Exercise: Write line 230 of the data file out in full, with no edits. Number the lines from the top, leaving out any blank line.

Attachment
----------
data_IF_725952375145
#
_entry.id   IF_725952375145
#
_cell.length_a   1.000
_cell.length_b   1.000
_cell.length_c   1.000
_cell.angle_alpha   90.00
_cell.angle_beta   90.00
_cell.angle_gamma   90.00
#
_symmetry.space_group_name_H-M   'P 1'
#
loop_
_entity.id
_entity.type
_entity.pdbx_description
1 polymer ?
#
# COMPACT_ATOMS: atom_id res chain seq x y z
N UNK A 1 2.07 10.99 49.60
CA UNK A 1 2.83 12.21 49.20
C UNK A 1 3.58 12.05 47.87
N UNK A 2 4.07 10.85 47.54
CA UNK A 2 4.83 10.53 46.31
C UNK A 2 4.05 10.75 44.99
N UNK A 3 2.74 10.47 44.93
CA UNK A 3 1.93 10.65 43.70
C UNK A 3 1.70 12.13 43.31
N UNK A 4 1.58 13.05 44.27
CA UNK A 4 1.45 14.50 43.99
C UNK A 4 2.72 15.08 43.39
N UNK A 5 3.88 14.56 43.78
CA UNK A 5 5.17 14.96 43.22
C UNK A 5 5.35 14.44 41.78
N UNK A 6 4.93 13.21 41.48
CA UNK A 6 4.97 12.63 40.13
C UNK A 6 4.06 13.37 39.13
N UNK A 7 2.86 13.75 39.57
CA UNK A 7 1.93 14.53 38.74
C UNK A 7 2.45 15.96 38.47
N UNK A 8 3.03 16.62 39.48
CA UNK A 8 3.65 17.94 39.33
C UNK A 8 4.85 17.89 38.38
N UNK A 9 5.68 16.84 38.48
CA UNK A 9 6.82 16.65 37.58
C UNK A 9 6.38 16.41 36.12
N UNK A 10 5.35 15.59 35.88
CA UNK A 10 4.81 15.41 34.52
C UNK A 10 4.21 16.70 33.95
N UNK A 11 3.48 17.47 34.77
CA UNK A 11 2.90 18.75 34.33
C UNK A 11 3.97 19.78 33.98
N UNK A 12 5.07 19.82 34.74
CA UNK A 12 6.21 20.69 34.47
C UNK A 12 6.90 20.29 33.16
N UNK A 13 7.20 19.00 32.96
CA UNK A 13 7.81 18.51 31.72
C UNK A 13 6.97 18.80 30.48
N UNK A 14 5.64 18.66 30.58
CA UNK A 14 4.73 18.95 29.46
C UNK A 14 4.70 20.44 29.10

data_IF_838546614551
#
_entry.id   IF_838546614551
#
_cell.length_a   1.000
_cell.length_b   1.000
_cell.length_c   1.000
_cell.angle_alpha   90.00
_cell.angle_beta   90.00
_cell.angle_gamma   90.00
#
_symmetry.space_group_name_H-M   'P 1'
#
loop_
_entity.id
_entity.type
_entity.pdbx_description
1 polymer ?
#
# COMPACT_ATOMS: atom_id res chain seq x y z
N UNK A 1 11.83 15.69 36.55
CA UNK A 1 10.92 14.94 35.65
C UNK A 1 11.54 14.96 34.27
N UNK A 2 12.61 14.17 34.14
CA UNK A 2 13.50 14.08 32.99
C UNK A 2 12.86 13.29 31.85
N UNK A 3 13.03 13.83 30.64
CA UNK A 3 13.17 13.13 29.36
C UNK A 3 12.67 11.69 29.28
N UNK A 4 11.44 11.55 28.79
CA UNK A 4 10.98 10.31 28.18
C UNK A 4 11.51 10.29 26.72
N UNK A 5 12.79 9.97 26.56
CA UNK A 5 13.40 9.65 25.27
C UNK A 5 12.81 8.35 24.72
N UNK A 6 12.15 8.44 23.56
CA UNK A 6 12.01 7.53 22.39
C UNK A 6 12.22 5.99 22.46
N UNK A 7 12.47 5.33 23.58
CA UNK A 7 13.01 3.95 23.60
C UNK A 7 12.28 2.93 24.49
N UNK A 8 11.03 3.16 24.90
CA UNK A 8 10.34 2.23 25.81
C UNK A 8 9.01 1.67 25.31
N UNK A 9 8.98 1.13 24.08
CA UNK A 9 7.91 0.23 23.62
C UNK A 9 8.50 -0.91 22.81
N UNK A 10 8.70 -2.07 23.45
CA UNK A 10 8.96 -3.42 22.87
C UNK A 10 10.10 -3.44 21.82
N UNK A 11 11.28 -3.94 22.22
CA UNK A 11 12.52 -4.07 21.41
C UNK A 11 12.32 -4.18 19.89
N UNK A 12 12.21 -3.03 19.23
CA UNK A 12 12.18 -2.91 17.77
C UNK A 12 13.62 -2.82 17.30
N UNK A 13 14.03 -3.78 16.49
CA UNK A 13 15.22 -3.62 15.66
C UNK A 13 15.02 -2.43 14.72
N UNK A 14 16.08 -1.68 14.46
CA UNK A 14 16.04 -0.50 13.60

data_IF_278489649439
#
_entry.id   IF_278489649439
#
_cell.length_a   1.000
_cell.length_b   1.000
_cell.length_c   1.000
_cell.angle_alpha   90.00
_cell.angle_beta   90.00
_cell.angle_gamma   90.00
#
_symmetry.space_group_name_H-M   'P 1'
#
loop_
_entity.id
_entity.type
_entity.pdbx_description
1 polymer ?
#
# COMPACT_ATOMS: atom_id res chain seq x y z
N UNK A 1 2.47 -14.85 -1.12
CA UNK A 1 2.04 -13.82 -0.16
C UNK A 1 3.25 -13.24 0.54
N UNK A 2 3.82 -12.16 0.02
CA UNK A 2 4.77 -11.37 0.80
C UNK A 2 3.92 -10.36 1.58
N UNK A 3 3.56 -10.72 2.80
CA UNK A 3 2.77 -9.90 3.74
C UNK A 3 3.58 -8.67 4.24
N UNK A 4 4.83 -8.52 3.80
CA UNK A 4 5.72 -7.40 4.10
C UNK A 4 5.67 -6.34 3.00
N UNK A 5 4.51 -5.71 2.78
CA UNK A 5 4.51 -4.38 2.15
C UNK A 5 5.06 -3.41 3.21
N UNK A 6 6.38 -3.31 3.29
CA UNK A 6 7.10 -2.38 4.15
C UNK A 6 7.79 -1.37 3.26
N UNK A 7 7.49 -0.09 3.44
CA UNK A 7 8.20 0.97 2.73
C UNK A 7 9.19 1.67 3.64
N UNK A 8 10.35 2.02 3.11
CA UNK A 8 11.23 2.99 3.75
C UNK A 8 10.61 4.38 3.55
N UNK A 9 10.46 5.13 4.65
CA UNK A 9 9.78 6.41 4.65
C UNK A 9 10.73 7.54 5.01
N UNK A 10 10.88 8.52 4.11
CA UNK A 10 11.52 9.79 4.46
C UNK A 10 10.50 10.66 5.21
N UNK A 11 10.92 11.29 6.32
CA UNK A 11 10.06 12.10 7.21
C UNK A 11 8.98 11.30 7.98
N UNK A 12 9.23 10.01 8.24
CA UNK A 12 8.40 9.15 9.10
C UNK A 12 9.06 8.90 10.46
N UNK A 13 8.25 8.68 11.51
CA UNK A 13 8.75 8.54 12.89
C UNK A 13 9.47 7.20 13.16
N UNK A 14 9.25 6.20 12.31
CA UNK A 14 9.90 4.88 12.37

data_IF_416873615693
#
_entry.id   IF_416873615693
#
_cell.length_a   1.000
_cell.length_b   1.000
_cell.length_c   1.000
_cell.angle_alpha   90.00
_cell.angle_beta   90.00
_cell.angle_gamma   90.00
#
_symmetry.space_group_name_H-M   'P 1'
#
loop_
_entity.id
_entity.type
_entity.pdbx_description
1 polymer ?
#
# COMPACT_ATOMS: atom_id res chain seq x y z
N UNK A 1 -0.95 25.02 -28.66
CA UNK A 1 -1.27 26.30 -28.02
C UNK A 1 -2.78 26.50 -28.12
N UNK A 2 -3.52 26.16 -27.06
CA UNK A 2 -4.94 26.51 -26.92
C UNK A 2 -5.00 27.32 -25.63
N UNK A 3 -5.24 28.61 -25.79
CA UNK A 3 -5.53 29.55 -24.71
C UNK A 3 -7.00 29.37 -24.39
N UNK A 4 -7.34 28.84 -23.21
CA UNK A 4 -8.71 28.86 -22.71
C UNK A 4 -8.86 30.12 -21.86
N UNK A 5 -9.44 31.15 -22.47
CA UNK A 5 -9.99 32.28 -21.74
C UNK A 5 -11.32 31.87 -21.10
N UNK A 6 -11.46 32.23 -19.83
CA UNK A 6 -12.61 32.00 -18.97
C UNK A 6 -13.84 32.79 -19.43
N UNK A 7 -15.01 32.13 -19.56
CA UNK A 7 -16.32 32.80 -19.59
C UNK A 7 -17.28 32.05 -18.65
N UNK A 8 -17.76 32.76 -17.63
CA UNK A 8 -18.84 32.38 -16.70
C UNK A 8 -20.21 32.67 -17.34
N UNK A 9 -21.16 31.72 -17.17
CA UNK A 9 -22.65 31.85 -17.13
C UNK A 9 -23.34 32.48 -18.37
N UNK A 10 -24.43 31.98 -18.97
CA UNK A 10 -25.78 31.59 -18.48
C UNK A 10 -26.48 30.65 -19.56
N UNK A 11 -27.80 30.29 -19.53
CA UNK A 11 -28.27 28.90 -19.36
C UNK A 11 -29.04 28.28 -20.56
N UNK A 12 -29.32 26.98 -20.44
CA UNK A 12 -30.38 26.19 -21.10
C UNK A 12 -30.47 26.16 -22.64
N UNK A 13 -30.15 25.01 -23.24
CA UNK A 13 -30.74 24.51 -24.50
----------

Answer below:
CA UNK A 9 -22.65 31.85 -17.13